What is social trust? Why do you need to build it and where do you start?
Have you ever walked up to, for example, a ‘Brand X’ inkjet printer salesperson in a store and asked “Which is the best value for money, long lasting printer I can buy today?” Almost every time they will do what they’re paid to do and suggest ‘Brand X’.
Now that’s okay, they’re supposed to do that. It’s their job – the problem is: you already know it’s their job. It’s their agenda and they’ve certainly wasted no time pushing the sale. So you take everything they’ve said with a pinch of salt and take your time with the purchase decision.
Now let’s change things up – you call up a friend who knows a lot about computers and printers and you ask the same question – Your friend says ‘Brand X’. The difference now is you’re feeling less of an agenda. You’re talking to a peer who has your best interests at heart. So the question is – How do we build trust with potential customers? How do we get customers to see us as peers rather than sales-people? And how do we use social media to do this?
I have put together a few dos and don’ts on how to build trust on social media. Some are fairly simple, but you’d be surprised at how often these are overlooked.
The 8 Ways to Build Social Trust:
1. Stop Selling
Stop trying so hard to sell all the time. Nothing screams salesperson more than hard selling and talking up your own product 90% of the time on social. If you build social trust, your consumers will do a lot of that talking for you. The trick is to build a community and build that trust & brand loyalty.
A friend takes an interest, makes conversation, listens, and responds with advice or a desired answer. Work your interactions toward how a friend, with the users best interests at heart, would respond. Obviously all this must be kept consistent with your brand, voice and tone. Social listening is imperative if you’re serious about building social trust.
3. Build Authority
Make sure you’ve earned the right to call yourself an authority in your field. Know your industry and be open to sharing helpful information with your followers. People want to know they are taking advice from an expert, so keep up to date with the latest research and developments in your industry and share these insights.
4. Put IN Before You TAKE OUT
If you are serious about building social trust, produce great content that is helpful and useful to your followers. In other words, PUT IN before you expect to TAKE OUT.
5. Build Relationships with Your Followers.
Obviously you can’t do this with every single person, but I think you’ll find that most people aren’t expecting you to. For some, just knowing that you’re willing to do it with someone and that the interaction is visible, is enough. Don’t be afraid to match humour with humour:
6. Respond Quickly
65 percent of consumers on social media expect a response in under two hours (on Twitter). The reality is that only 20 percent of brands are responding within that time-frame – and there are real world consequences to this: 60 percent of consumers say they will take a negative action if they don’t receive a timely response on social media, including buying less, complaining on social, and telling their family and friends about it. All this affect the bottom line. A response that is visible, competent and timely can achieve the opposite and is some good press in and of itself.
Make lemonade.. It’s totally worth it:
7. When You Sell, Do It Well
There is a time to self-promote, but do it well: While building a community and brand, trust is a major advantage of social media, it’s also a great medium for promoting your content, products, and services. You just have to do it the right way.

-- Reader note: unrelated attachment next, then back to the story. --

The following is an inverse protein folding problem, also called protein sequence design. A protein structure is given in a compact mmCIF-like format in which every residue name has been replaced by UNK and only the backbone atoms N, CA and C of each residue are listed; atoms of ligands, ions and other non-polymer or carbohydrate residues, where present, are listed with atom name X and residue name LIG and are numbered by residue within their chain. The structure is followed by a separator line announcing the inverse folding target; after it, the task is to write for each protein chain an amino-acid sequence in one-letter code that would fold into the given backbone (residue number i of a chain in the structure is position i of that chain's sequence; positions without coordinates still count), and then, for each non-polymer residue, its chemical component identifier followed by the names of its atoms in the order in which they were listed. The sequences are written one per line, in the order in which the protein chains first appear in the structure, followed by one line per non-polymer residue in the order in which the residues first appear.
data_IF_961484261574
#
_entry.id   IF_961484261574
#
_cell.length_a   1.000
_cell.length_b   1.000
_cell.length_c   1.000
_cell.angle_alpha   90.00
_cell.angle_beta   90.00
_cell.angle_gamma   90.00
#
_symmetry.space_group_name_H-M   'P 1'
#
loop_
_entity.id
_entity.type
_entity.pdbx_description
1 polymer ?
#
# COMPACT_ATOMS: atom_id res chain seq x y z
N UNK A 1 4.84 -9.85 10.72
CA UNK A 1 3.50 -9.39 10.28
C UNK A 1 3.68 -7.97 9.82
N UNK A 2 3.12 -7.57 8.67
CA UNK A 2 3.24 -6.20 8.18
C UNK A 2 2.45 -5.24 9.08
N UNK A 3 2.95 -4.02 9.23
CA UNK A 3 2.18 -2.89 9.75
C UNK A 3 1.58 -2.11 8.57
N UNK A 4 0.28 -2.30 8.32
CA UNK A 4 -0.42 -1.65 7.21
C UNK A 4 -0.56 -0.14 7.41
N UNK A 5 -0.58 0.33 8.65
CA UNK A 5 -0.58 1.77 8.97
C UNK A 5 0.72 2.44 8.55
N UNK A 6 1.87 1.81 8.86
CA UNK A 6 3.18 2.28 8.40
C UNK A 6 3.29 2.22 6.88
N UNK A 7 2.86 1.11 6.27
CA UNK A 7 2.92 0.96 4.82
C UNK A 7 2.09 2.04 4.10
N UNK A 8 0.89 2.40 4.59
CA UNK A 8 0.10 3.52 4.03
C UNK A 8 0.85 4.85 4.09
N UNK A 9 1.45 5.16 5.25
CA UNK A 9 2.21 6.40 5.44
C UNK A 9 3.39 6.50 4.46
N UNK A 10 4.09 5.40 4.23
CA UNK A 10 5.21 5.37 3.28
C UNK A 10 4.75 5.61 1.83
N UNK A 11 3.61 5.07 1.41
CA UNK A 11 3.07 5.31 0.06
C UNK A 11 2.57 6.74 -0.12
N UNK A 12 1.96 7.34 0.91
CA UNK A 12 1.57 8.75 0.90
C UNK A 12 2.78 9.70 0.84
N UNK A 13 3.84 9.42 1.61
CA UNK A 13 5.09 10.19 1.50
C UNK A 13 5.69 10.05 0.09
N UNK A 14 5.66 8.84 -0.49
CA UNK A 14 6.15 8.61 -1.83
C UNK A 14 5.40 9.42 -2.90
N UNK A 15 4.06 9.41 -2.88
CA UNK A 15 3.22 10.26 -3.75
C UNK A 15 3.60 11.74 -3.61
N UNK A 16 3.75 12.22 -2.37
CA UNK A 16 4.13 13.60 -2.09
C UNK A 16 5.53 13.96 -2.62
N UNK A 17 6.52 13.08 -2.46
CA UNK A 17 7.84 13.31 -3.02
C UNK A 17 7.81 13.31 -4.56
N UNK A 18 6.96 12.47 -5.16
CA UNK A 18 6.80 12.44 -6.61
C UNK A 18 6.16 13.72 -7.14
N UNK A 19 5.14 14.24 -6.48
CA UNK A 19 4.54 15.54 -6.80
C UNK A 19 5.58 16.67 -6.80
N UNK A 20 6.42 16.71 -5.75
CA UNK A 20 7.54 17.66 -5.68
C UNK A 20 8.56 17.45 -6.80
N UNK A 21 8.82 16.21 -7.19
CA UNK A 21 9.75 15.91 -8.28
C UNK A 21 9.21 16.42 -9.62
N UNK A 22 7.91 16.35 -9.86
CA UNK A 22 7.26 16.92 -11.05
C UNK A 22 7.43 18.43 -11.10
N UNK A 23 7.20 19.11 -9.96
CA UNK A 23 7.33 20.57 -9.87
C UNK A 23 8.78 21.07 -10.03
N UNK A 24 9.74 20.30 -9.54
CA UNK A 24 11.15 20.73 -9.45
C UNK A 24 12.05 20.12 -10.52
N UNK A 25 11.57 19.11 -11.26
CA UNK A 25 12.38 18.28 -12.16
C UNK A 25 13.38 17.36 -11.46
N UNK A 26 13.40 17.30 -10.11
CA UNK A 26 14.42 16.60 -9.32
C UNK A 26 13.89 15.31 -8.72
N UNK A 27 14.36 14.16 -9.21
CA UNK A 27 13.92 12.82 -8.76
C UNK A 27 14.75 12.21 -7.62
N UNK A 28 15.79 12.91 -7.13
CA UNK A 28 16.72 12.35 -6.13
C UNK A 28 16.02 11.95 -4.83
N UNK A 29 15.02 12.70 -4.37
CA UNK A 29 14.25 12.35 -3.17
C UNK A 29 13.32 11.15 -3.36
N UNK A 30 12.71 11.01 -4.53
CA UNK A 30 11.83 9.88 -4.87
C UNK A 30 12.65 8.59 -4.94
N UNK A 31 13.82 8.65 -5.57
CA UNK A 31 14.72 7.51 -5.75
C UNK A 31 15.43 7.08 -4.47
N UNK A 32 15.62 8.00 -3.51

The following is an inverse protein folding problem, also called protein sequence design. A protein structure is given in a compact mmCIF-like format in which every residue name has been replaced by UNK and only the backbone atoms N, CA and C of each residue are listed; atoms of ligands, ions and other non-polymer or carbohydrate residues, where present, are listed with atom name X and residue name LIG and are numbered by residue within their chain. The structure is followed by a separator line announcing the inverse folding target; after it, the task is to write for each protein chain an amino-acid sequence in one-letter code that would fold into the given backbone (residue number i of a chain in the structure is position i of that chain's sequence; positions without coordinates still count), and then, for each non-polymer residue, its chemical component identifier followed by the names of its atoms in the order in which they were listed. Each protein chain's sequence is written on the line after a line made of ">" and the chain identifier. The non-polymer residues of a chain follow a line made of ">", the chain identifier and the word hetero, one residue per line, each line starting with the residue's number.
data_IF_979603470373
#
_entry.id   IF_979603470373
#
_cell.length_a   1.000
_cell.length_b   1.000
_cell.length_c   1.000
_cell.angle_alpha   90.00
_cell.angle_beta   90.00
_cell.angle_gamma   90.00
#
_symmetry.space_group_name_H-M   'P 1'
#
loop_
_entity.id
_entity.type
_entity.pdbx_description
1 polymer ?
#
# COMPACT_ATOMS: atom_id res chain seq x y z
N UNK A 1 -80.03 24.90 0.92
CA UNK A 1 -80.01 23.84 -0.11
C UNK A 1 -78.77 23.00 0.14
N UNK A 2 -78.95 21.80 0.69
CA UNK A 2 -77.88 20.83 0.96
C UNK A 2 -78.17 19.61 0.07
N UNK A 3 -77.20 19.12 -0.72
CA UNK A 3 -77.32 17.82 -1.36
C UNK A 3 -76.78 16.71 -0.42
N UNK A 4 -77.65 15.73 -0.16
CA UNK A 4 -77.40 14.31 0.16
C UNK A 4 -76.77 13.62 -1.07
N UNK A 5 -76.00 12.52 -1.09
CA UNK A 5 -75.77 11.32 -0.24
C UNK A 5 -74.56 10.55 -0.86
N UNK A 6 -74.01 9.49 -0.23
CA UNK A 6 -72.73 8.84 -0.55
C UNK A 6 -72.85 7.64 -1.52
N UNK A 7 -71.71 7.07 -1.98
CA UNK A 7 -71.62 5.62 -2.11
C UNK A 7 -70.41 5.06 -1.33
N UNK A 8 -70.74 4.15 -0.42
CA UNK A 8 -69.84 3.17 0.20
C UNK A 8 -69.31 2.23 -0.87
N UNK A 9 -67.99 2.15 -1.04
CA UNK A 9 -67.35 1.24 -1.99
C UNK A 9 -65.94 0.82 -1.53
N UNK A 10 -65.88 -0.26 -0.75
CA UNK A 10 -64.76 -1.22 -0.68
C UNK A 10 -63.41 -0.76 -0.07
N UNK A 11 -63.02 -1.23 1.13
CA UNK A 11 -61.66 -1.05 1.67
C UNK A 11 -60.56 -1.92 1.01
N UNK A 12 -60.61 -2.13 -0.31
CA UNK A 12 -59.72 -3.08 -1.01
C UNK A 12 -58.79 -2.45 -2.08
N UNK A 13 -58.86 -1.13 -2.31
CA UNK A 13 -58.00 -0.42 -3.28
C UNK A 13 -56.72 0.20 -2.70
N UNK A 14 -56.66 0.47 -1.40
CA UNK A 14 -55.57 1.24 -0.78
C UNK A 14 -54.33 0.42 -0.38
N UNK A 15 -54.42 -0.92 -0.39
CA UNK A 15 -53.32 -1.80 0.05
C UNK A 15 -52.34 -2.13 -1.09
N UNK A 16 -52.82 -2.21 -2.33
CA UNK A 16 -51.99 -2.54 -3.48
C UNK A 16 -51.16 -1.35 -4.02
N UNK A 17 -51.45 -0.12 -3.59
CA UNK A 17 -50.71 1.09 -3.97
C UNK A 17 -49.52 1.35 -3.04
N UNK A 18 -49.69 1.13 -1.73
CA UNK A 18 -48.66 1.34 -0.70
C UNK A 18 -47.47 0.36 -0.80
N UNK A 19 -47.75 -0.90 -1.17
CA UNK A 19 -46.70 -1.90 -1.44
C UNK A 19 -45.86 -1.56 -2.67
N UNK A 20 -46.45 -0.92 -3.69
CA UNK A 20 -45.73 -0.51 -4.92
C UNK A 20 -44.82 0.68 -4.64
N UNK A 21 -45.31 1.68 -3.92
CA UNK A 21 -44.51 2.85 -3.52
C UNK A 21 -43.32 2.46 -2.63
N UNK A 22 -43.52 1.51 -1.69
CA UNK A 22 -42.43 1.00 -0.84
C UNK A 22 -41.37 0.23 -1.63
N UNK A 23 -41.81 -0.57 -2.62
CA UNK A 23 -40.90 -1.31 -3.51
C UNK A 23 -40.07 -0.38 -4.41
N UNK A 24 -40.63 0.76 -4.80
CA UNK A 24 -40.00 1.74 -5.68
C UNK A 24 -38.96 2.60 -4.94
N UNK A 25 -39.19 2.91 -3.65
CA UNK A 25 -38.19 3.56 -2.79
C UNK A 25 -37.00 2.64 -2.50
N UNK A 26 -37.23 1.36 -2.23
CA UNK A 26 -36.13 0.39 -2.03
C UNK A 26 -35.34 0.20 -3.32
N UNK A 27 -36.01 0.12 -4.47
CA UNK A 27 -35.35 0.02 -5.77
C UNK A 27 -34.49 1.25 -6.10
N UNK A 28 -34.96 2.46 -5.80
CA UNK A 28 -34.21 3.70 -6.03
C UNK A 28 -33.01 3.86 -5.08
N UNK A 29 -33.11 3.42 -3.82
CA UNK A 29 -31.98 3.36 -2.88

For starters, the majority of your tweets should be building up your trust score—being an authoritative commentator, being helpful, and creating that intimacy. Looking at your social feed is a great way to see how self-promotional you’re being. Are the majority of your tweets promoting your own content or products? Or are you interacting with followers and sharing third-party articles?
When it’s time to be self-promotional, do it well. Don’t be overly “salesy” or pushy. Be valuable and show your brand personality by using positive language. Just remember to consider the ratio of self promoting versus adding non-salesy value to your followers. Be clever, have good timing and be original.
Example: During 2013 the Super Bowl within minutes of the power going out Oreo had tweeted their (now famous) “You can still dunk in the dark” tweet. A perfect example of clever, perfectly timed and very relevant self promotion.
A simple way to look at this and to keep a balance of the sales approach and adding value to build social trust is to reference Steve Rayson’s Social Media Trust Formula:
8. Embrace Criticism
Finally, don’t hide crit, but rather encourage reviews. There are loads of great reviews websites as well as visible page reviews on Facebook. If you are a customer centered business with a great service culture it certainly will reflect in the reviews on your page. This is some of the best trust-building ammunition around. However if you aren’t on-the-ball, and you get bad reviews, well then at the very least you have learned some valuable information about where you need to improve. Manage these reviews promptly and be helpful to your reviewer and you may well flip a 2-star review into a 5-star review. Check out what social monitoring and management tools there are out there to help you get this right. Reviews really are one of the most important ways to build social trust and a good reputation on social media.
It all comes down to balance. Remember always that social media is your way of maintaining a relationship with your client-base and the public. A relationship, like trust, is a two way street. Always show value first, something that has made an incredible difference in my approach to my work – and I hope it does the same for you.